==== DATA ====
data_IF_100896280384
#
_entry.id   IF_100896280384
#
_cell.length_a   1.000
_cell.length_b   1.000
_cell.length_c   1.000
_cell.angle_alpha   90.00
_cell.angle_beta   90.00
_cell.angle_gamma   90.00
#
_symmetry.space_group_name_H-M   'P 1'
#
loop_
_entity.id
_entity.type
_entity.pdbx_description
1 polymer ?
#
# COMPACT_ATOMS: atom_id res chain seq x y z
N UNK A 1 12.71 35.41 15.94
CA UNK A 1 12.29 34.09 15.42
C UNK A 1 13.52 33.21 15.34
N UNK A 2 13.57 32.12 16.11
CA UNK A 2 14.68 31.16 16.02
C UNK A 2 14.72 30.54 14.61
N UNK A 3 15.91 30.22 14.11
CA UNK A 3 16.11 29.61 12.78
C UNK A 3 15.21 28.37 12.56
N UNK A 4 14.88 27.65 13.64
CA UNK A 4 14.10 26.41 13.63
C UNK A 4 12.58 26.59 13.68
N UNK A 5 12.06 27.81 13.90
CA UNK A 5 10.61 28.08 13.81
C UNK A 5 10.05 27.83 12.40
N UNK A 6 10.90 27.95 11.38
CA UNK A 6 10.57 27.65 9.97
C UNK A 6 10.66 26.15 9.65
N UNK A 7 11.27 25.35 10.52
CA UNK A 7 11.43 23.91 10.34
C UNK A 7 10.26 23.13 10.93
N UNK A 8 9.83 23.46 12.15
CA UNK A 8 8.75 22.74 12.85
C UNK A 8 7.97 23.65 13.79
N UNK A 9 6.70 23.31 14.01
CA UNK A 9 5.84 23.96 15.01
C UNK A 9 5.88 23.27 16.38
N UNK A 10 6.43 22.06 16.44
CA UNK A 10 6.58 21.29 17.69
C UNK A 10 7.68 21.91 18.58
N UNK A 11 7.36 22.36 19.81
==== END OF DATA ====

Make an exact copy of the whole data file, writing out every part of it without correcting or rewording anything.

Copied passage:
data_IF_100896280384
#
_entry.id   IF_100896280384
#
_cell.length_a   1.000
_cell.length_b   1.000
_cell.length_c   1.000
_cell.angle_alpha   90.00
_cell.angle_beta   90.00
_cell.angle_gamma   90.00
#
_symmetry.space_group_name_H-M   'P 1'
#
loop_
_entity.id
_entity.type
_entity.pdbx_description
1 polymer ?
#
# COMPACT_ATOMS: atom_id res chain seq x y z
N UNK A 1 12.71 35.41 15.94
CA UNK A 1 12.29 34.09 15.42
C UNK A 1 13.52 33.21 15.34
N UNK A 2 13.57 32.12 16.11
CA UNK A 2 14.68 31.16 16.02
C UNK A 2 14.72 30.54 14.61
N UNK A 3 15.91 30.22 14.11
CA UNK A 3 16.11 29.61 12.78
C UNK A 3 15.21 28.37 12.56
N UNK A 4 14.88 27.65 13.64
CA UNK A 4 14.10 26.41 13.63
C UNK A 4 12.58 26.59 13.68
N UNK A 5 12.06 27.81 13.90
CA UNK A 5 10.61 28.08 13.81
C UNK A 5 10.05 27.83 12.40
N UNK A 6 10.90 27.95 11.38
CA UNK A 6 10.57 27.65 9.97
C UNK A 6 10.66 26.15 9.65
N UNK A 7 11.27 25.35 10.52
CA UNK A 7 11.43 23.91 10.34
C UNK A 7 10.26 23.13 10.93
N UNK A 8 9.83 23.46 12.15
CA UNK A 8 8.75 22.74 12.85
C UNK A 8 7.97 23.65 13.79
N UNK A 9 6.70 23.31 14.01
CA UNK A 9 5.84 23.96 15.01
C UNK A 9 5.88 23.27 16.38
N UNK A 10 6.43 22.06 16.44
CA UNK A 10 6.58 21.29 17.69
C UNK A 10 7.68 21.91 18.58
N UNK A 11 7.36 22.36 19.81